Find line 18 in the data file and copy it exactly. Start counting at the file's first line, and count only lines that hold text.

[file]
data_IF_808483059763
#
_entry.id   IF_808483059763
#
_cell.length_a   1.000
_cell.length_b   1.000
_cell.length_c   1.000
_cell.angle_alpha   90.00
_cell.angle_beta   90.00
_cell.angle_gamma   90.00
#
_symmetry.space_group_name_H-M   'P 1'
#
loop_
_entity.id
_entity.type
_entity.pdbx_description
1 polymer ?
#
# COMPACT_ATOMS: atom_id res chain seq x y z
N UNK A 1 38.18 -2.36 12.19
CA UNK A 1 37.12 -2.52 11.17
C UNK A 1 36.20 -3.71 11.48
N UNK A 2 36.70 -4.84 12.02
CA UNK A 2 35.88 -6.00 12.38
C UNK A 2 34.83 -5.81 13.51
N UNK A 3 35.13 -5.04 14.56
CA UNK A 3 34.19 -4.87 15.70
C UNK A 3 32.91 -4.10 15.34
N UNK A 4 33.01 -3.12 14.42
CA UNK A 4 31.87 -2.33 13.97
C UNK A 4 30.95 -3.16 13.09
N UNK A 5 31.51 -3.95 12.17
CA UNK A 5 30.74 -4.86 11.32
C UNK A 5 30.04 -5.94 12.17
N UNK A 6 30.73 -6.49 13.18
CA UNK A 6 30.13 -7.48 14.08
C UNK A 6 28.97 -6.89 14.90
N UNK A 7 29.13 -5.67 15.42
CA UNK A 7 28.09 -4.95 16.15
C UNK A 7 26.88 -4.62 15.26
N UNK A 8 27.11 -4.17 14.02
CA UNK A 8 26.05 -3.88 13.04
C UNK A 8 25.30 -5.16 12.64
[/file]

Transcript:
1 polymer ?